If Russia has been stood-off over Galicia, then provided Austria and Italy are not playing a Lepanto, my instinct is to order F(Ank)-BLA again and come to an accommodation with Austria to deny Russia Rumania in A01. The odds are that Austria will have a unit in Serbia or Budapest with which you can combine with A(Bul) to either stand-off Russia over Rumania, or better still to take it. My inclinations are to ask for Austrian support for A(Bul)-Rum in return for support into Greece the following move (assuming you are not facing an Austrian/Italian alliance). If Russia has armies in Warsaw and Ukraine I would suggest to Russia that he mounts a supported attack on Galicia, while A(Bul) supports F(Sev)-Rum. If you are able to play Austria and Russia off to this extent your best result is a Russian army in Galicia, but Turkish armies in Bulgaria and Rumania and a Turkish fleet in BLA. Provided the Austrian support comes through you can deny Russia Rumania in any event while the move to the Black Sea should be unopposed.

If Russia has succeeded in taking Galicia in S01 then my instinct is still to order F(Ank)-BLA again and come to an accommodation with Austria to deny Russia Rumania in A01 subject to the Lepanto caveat. The only difference is that I would be prepared to support A(Ser)-Rum or support the Austrian A(Rum) if it is there already (in return for the promise of Greece and Sevastopol).

If things go wrong and Russia does not attack Galicia in S01, yet Austria does take it, then the odds are that you can still play Russia off against Austria. If nether Russia nor Austria have moved to Galicia and Austria has not been stabbed by Italy then you are in trouble.

Turkey takes the Black Sea in S01

An excellent start. Once you have the Black Sea it will obviously take two fleets to dislodge you and they simply are not two hostile fleets around. The fact that you are in the Black Sea means that Russia has ordered F(Sev)-Rum.

If Russia has taken Galicia then much of what is said above applies, save that Turkey now has two units on Rumania. If you have gone into the Black Sea in the face of your assurances to Russia that you would not you should try to resist the temptation to move to Sevastopol in the event that it appears empty. Russia will probably expect a stab and a stand-off over Sevastopol will only leave it clear for a build. If you think that Russia is going to have a self stand-off over Sevastopol with F(Rum) and A(Ukr) you could always order F(BLA) S RUSSIAN F(Rum)-Sev, which is an old trick and usually does not work – but when it does work it is a joy to behold.

Of course you should work hard on Russia to convince him that F(Ank)-BLA was purely defensive. Point out that if you really wanted to stab him you would have moved A(Smy)-Arm. Then, Lepanto excepted, work on Austria for support for the move F(BLA)-Rum.

Russia has attacked Austria after all etc.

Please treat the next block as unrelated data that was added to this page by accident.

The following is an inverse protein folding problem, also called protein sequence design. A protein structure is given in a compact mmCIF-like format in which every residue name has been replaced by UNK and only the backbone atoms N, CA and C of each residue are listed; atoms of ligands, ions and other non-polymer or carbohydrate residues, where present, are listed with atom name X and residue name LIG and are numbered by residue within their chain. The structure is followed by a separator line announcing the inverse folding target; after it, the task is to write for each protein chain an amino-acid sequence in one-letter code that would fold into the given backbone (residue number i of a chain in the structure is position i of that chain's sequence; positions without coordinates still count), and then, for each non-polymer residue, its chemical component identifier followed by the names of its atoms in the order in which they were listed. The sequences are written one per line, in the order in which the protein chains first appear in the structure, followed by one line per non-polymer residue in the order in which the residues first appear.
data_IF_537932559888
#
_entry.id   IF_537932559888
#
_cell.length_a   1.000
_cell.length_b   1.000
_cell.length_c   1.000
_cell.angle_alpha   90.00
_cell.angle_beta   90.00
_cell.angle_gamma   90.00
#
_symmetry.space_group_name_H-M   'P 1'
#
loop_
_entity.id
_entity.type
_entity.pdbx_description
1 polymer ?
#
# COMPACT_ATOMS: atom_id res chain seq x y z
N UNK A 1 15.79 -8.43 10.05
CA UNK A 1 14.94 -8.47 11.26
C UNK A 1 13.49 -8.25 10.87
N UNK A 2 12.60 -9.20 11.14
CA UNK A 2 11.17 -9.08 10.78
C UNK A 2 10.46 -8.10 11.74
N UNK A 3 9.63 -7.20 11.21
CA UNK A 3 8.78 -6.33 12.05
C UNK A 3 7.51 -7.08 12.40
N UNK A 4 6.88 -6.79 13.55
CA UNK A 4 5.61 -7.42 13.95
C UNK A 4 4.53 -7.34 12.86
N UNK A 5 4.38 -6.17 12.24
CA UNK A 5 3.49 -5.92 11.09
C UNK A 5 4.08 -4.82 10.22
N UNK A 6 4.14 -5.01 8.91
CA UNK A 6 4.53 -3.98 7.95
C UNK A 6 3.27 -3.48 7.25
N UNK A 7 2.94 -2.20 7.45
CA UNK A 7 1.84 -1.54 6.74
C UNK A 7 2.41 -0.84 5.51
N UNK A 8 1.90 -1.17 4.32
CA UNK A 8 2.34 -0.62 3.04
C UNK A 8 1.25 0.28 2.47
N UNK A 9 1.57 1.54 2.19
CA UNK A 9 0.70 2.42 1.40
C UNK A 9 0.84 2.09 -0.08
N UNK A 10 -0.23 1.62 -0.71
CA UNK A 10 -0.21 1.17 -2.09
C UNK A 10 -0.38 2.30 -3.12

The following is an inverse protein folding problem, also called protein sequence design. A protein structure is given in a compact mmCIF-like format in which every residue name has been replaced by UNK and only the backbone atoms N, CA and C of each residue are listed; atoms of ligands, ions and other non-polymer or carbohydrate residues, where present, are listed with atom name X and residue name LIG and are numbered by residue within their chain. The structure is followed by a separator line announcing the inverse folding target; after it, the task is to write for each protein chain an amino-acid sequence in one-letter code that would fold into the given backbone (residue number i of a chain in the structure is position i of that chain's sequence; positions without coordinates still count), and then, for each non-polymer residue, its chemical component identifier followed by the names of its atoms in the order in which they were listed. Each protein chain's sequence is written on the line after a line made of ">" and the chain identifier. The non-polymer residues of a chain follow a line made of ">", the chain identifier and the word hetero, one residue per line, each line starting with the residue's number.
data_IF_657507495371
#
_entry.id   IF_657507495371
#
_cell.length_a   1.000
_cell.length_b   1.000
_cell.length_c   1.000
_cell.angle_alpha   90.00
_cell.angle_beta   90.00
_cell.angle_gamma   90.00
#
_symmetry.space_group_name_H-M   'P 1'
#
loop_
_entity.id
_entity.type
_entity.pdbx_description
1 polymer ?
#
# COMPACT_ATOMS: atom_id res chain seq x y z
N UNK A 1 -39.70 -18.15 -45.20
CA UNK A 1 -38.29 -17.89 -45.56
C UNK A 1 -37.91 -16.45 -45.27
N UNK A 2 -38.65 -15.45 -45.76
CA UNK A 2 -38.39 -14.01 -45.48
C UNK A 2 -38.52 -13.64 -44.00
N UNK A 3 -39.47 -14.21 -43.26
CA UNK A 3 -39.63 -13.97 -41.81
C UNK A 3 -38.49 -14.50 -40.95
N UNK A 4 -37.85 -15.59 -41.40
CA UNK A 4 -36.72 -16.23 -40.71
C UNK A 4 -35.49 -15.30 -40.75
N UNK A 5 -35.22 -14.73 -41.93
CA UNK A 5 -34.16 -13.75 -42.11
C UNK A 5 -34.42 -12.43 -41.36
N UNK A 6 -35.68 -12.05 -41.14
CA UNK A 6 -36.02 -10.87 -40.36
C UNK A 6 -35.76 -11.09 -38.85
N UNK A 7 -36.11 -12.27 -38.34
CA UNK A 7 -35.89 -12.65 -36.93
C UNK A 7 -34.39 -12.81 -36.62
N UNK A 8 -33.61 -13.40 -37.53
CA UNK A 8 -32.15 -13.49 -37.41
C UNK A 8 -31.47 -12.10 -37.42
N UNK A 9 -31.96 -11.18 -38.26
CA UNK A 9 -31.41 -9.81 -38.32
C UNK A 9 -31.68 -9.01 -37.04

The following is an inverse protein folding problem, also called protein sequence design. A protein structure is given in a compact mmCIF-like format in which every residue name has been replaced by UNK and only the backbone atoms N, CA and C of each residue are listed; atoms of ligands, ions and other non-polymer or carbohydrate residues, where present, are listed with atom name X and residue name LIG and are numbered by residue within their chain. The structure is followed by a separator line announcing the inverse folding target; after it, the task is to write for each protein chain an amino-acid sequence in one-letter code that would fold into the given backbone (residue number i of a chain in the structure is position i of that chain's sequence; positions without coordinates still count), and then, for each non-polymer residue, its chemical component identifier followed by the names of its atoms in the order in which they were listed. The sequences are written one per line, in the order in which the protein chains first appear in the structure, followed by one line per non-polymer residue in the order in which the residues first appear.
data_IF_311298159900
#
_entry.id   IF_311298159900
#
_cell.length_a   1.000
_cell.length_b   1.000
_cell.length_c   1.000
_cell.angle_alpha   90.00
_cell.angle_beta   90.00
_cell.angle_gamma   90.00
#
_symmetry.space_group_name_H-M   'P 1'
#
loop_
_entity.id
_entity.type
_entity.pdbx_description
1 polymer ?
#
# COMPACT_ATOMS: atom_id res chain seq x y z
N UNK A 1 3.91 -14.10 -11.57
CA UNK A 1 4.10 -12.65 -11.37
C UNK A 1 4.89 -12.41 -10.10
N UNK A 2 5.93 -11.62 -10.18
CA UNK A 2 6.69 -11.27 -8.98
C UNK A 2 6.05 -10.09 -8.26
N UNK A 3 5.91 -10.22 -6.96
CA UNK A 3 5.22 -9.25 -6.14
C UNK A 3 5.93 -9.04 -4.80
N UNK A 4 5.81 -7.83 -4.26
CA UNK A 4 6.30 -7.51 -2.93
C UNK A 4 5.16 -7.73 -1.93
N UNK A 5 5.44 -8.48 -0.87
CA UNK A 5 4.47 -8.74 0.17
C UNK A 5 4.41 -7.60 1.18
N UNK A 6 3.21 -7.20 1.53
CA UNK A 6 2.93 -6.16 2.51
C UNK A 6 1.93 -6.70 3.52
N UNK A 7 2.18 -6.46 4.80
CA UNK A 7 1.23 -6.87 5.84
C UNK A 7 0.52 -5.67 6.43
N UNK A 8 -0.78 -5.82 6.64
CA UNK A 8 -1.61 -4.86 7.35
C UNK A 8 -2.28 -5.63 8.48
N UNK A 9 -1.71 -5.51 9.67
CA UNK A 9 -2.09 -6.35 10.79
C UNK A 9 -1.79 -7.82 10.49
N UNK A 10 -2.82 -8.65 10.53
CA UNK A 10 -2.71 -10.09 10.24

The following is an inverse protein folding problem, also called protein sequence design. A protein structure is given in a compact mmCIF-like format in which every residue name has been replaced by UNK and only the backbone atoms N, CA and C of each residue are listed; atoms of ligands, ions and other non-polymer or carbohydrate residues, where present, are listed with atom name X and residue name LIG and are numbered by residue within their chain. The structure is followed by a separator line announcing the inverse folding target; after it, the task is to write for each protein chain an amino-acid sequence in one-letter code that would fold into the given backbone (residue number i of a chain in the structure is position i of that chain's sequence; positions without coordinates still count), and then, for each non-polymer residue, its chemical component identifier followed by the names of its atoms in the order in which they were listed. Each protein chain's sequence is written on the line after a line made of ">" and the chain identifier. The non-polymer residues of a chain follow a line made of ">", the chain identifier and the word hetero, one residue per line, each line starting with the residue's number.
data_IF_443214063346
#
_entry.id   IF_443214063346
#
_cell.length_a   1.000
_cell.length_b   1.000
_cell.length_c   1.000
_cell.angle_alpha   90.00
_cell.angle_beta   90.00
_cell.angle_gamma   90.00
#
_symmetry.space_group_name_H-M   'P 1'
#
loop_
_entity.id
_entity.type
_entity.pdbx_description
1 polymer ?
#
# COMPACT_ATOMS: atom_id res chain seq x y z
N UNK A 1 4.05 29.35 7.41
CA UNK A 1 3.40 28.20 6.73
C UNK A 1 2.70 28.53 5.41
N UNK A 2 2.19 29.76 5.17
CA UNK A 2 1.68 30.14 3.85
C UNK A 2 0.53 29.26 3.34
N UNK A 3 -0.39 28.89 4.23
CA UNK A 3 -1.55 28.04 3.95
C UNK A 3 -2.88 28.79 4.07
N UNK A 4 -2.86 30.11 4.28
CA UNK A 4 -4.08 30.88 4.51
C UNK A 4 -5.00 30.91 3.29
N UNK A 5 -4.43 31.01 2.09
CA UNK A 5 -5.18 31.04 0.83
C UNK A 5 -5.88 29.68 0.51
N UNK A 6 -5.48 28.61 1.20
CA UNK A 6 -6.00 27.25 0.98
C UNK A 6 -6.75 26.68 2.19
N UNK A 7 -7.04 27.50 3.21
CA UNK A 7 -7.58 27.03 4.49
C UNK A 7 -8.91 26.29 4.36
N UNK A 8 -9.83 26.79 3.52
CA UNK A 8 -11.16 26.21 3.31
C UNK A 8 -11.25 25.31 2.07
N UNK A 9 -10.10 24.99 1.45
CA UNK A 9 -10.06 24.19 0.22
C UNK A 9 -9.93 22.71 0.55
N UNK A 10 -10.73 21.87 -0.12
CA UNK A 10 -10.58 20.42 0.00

If Russia has moved A(Mos)-Sev ask yourself why? He could just as easily supported Rumania from Ukraine and have leverage on Galicia. Is he planning the A01 stab A(Sev)-Arm? In any event I would not try anything fancy with A(Con), it must be better to support A(Bul) just in case.

There are far more strategic choices available to Turkey if you take the Black Sea in S01. Rumania is Russia’s door into the Balkans. Try and slam it in his face.

Facing the Lepanto

As you will all know, the Lepanto is an Austria/Italian alliance by which Italy convoys into Tunis in A01, builds F(Nap) and then orders F(ION)-EMS, F(Nap)-ION in S02 with the intent of something like F(ION) & F(EMS) C A(Tun)-Syr in A02. If Austria and Italy are playing this sort of game, then disregard all of this article to date. The only defence to a Lepanto is a build of F(Smy) in A01. However, it is impossible to further your designs on Rumania and Sevastopol in the short term if you are forced into building a fleet in Smyrna. If you are facing a Lepanto, you need Russia.

If there has been a stand-off over the Black Sea, then you can consider F(Ank)-Con, raising the possibility of F(Con)-AEG. Unless Austria has taken Rumania and Serbia your A(Bul) will be safe. However, in order to guarantee the success of this manoeuvre you may have to retreat A(Con) back to Smyrna.

If you are in the Black Sea when you promised you would not, you had better start apologising. Once in the Black Sea I would be very reluctant to give it up, but you could offer Russia support for F(Rum) or a stand-off over Sev if he preferred. Either way make your peace so you can build F(Smy) in safety and comfort.

Remember that in the end Russian/Turkish alliances end up in Russian wins. Do not let things go that far, for there are no prizes for coming second. Come to that, there are no prizes for coming first either, but it certainly gives you a nice warm feeling inside.

First published in Spring Offensive No.2 (June 1992)